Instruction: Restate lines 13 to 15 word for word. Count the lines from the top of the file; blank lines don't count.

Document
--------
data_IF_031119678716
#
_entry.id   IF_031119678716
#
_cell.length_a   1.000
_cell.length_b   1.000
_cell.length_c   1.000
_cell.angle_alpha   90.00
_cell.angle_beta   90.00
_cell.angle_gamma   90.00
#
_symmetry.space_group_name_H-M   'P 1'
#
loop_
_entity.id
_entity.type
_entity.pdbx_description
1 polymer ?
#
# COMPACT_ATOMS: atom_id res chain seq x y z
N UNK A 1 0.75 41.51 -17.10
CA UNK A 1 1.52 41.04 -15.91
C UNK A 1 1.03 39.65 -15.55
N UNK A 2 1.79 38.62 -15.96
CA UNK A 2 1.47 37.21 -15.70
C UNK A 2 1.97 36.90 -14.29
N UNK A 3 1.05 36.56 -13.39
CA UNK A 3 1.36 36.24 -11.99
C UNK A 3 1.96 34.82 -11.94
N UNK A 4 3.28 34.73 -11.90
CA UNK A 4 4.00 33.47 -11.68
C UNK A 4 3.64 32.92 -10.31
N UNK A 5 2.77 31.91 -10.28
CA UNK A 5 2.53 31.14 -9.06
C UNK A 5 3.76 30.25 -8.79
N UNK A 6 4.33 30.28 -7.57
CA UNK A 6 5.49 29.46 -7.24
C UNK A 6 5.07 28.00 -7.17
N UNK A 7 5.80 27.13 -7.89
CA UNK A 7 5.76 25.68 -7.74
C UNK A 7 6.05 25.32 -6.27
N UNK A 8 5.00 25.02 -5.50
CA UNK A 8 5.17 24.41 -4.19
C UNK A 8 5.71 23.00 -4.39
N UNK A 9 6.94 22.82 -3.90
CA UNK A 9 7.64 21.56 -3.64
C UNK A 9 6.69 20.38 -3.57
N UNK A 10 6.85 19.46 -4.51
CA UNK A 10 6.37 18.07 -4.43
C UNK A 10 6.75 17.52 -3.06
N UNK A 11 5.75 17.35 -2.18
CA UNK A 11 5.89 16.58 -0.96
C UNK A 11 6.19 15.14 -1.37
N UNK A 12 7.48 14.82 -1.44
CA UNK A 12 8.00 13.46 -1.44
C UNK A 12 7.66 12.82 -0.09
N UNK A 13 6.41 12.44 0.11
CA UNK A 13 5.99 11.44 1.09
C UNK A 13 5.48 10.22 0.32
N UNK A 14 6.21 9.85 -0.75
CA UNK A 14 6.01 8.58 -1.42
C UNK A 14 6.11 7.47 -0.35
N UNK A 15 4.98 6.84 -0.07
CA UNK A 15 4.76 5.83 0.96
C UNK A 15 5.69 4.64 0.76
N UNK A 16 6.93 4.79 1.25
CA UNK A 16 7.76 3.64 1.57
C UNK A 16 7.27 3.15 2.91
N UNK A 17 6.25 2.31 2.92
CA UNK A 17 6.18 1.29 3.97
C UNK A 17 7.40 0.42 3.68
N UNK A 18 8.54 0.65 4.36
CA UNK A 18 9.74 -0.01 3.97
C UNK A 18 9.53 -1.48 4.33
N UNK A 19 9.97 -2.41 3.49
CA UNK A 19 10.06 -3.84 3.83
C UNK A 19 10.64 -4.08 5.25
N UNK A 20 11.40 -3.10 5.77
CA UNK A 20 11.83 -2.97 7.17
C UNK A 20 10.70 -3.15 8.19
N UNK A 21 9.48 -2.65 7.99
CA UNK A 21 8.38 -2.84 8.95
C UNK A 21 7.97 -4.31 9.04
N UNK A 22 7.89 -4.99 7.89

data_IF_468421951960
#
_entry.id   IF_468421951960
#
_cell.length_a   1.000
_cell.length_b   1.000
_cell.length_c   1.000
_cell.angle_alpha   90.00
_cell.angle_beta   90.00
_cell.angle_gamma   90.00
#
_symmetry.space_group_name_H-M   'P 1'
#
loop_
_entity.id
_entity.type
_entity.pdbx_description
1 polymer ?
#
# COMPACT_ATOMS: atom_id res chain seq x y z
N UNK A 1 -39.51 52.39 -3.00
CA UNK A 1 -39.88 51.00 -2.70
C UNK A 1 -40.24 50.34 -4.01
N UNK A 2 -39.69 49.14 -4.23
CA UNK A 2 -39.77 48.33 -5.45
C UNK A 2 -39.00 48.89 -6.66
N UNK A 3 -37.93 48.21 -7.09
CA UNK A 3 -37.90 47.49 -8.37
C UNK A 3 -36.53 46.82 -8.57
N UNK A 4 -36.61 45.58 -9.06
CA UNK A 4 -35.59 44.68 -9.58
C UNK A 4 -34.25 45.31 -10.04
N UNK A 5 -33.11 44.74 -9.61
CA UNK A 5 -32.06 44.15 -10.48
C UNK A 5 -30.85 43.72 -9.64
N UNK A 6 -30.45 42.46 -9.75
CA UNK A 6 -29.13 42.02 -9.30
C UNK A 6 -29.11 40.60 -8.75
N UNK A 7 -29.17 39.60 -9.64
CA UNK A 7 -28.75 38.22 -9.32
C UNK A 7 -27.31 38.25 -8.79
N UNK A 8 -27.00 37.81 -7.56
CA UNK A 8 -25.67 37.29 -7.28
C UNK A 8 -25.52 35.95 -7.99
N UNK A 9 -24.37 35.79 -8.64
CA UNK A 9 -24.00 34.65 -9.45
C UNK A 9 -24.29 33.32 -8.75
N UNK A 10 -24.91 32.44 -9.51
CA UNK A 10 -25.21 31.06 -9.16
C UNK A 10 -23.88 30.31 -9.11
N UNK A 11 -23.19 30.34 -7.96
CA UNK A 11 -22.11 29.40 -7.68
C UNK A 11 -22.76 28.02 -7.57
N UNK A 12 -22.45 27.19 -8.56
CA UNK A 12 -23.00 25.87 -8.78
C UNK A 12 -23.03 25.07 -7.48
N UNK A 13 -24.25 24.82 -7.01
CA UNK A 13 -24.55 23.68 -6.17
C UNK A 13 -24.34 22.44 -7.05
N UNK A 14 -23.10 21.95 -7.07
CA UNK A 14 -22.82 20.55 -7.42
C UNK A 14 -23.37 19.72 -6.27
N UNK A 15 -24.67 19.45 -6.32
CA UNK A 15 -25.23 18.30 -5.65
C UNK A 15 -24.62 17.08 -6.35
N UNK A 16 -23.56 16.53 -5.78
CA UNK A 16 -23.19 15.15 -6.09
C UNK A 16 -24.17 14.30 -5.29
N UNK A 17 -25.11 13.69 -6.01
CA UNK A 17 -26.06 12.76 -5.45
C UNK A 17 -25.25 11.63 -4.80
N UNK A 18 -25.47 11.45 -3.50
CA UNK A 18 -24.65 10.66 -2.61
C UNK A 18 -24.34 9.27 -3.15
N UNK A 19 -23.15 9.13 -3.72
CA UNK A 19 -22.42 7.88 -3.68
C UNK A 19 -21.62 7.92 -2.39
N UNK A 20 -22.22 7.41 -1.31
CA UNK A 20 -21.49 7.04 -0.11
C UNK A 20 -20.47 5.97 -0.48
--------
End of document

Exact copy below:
#
loop_
_entity.id